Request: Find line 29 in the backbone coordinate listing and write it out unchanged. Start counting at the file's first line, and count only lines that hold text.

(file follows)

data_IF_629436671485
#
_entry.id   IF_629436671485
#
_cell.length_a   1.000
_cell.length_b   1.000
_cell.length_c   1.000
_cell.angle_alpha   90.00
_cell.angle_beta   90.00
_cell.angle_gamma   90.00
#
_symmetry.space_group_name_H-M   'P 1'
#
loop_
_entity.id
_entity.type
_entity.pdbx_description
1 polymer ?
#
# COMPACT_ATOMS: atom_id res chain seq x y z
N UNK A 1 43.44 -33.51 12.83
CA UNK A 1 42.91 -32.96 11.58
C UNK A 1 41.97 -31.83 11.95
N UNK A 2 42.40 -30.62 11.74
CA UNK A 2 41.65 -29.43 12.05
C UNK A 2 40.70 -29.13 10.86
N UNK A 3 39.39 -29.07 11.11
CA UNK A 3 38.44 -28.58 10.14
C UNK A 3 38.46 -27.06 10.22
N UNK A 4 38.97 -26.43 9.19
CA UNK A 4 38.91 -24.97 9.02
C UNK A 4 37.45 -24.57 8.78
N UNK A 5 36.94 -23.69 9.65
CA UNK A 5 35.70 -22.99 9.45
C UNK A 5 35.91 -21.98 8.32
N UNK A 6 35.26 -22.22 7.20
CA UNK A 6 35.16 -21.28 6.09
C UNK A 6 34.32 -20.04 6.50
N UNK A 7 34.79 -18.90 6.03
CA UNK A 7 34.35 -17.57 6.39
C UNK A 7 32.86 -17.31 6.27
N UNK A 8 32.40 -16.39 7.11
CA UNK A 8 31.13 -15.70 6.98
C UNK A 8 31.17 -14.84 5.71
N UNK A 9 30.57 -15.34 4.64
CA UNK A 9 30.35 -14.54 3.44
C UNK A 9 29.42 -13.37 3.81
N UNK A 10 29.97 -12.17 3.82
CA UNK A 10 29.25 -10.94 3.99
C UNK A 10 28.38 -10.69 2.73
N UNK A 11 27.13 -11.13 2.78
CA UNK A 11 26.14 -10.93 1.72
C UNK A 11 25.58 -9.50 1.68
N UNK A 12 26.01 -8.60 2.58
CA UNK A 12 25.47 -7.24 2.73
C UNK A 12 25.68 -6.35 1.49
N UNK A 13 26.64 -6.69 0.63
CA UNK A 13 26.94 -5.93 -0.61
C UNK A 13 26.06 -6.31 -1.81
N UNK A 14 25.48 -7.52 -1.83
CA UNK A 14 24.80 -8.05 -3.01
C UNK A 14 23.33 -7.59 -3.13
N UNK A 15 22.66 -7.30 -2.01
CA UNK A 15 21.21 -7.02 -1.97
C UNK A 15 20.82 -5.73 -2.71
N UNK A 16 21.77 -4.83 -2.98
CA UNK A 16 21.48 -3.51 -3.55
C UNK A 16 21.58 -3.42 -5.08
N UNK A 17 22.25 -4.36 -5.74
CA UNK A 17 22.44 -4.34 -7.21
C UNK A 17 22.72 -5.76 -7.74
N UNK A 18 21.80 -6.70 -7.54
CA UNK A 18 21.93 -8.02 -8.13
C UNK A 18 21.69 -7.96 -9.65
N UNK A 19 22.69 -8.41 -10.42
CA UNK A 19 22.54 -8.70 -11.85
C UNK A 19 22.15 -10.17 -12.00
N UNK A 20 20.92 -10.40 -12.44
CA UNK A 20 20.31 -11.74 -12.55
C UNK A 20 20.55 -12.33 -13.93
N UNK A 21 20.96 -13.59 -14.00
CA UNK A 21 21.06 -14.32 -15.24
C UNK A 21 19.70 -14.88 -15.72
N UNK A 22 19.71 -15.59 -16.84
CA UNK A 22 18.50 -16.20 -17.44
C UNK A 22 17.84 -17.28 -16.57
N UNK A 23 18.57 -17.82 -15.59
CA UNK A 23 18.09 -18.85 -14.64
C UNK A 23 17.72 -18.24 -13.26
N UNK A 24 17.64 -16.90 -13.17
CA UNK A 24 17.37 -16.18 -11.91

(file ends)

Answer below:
C UNK A 3 38.46 -27.06 10.22